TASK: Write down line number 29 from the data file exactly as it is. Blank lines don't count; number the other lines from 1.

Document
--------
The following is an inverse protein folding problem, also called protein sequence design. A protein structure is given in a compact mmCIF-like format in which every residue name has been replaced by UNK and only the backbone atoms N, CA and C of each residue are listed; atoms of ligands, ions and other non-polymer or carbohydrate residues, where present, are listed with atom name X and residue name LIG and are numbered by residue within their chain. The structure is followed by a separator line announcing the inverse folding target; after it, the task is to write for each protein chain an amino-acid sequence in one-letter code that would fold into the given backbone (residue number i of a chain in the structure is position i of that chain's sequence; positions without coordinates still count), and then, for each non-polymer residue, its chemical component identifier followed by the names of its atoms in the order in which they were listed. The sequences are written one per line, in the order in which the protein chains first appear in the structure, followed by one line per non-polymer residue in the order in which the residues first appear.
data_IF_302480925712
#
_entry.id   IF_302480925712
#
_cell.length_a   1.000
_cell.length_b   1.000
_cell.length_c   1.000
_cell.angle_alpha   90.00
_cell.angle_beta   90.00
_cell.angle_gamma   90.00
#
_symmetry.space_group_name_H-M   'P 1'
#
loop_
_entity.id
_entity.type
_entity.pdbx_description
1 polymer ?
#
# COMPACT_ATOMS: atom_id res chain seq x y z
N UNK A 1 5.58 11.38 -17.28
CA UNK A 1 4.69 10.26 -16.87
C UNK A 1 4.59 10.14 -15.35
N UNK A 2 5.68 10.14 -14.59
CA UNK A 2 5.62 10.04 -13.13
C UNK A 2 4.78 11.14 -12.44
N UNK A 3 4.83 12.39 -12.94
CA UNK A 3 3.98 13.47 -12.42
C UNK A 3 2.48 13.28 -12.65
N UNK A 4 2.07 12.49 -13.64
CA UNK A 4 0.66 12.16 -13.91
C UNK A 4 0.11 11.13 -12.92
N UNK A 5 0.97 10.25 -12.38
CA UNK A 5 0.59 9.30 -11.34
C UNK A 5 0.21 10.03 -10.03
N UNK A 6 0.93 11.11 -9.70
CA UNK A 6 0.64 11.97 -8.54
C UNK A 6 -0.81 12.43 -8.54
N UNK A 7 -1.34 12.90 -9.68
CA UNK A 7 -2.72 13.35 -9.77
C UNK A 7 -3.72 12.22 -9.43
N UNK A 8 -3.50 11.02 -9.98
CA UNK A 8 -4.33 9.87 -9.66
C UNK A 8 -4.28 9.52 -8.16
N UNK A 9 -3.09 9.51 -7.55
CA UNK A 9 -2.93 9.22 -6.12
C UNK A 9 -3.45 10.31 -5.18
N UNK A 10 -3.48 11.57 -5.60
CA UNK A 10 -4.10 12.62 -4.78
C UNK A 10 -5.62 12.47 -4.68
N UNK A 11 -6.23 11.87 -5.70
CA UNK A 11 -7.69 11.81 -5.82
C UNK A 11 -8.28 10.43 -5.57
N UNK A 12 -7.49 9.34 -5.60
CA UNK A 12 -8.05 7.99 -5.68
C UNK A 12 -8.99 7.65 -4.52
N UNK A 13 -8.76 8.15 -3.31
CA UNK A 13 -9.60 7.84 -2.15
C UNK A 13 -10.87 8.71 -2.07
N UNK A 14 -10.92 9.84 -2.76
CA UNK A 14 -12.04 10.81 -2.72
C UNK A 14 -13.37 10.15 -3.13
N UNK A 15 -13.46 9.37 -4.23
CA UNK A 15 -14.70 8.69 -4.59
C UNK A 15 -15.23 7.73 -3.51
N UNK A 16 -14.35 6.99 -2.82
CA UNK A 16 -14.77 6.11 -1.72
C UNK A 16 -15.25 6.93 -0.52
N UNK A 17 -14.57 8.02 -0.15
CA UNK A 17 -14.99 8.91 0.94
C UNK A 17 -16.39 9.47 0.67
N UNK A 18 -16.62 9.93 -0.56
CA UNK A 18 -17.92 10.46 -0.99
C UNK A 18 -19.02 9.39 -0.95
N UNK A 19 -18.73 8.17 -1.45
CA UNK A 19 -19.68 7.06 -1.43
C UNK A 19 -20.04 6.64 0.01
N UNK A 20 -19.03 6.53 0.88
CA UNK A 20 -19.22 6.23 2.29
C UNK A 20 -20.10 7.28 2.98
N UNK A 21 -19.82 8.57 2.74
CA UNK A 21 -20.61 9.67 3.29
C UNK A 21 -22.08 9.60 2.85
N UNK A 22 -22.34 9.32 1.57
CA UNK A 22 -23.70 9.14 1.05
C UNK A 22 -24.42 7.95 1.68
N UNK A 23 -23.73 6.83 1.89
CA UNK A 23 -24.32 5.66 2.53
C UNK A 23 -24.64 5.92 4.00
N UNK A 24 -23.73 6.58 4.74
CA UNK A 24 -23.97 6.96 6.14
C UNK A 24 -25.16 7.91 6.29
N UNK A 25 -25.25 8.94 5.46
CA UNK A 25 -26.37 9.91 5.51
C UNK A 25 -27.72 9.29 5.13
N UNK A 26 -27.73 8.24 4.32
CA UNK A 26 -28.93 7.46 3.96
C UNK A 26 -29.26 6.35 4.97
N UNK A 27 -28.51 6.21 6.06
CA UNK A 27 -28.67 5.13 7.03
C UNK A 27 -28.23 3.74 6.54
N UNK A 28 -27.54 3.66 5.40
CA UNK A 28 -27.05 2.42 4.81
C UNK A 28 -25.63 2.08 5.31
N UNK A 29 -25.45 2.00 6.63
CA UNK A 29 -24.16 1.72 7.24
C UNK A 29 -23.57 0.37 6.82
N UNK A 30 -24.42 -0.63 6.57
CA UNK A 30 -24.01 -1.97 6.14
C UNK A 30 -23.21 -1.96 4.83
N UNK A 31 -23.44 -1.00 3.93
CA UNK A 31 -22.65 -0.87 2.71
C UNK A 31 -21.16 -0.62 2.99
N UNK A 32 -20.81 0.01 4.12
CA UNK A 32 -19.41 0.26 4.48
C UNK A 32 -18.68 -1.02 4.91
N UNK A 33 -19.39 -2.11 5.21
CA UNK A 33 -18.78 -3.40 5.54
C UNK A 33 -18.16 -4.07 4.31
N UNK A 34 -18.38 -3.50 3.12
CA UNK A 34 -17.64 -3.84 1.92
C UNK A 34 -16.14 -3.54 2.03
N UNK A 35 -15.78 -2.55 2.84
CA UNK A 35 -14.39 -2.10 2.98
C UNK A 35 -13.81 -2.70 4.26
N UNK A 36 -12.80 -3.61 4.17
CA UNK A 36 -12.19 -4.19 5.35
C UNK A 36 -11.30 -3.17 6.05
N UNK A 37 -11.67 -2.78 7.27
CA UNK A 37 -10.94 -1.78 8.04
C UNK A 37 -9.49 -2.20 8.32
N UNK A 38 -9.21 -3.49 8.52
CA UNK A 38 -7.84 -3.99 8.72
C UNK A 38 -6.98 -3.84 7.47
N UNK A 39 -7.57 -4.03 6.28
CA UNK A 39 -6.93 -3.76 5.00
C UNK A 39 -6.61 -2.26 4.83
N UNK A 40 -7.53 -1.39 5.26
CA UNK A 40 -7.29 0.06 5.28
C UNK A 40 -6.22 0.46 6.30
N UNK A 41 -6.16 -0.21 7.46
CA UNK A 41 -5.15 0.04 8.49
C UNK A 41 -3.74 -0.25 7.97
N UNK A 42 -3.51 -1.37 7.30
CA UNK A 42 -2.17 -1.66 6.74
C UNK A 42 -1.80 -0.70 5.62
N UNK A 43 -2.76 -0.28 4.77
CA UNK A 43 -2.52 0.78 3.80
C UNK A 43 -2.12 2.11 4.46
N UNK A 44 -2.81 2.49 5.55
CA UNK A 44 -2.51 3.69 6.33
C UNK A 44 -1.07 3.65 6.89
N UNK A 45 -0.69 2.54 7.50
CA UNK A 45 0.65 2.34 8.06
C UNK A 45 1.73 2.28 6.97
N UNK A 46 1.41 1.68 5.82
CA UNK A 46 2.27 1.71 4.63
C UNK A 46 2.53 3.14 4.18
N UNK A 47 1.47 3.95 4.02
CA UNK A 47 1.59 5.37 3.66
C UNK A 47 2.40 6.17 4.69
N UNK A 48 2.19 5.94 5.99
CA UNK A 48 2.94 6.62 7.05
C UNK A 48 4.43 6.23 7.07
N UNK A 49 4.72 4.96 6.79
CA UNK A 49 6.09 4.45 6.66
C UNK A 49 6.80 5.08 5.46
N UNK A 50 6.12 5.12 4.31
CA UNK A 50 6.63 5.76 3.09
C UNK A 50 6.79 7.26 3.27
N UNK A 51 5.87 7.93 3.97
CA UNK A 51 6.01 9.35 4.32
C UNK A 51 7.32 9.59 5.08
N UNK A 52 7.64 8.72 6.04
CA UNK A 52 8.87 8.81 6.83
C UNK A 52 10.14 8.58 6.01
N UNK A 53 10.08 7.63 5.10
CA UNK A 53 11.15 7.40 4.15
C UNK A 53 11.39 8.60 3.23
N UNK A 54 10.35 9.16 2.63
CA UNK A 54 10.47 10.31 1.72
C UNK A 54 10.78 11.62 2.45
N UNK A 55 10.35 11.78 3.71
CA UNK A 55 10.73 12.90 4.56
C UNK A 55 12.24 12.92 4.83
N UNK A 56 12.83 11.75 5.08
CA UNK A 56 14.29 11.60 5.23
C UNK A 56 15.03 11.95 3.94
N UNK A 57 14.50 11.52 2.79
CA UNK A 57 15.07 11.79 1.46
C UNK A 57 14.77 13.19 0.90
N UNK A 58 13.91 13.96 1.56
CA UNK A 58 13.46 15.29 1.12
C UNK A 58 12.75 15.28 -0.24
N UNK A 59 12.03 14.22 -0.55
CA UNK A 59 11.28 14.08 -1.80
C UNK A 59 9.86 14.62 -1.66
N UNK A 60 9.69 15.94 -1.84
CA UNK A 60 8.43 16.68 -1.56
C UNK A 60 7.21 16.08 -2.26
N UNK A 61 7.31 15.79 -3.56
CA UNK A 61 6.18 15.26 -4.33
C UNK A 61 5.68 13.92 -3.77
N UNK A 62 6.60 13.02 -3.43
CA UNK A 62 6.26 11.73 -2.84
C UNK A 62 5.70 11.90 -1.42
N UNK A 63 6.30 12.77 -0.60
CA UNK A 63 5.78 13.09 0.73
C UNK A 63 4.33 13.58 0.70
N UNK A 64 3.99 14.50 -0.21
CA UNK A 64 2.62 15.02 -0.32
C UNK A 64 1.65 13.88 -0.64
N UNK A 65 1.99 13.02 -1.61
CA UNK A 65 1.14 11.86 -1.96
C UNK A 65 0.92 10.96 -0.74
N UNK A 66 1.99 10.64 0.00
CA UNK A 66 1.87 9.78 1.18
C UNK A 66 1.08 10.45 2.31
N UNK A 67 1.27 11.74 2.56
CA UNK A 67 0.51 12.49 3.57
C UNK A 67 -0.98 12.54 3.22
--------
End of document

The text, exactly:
CA UNK A 3 3.98 13.47 -12.42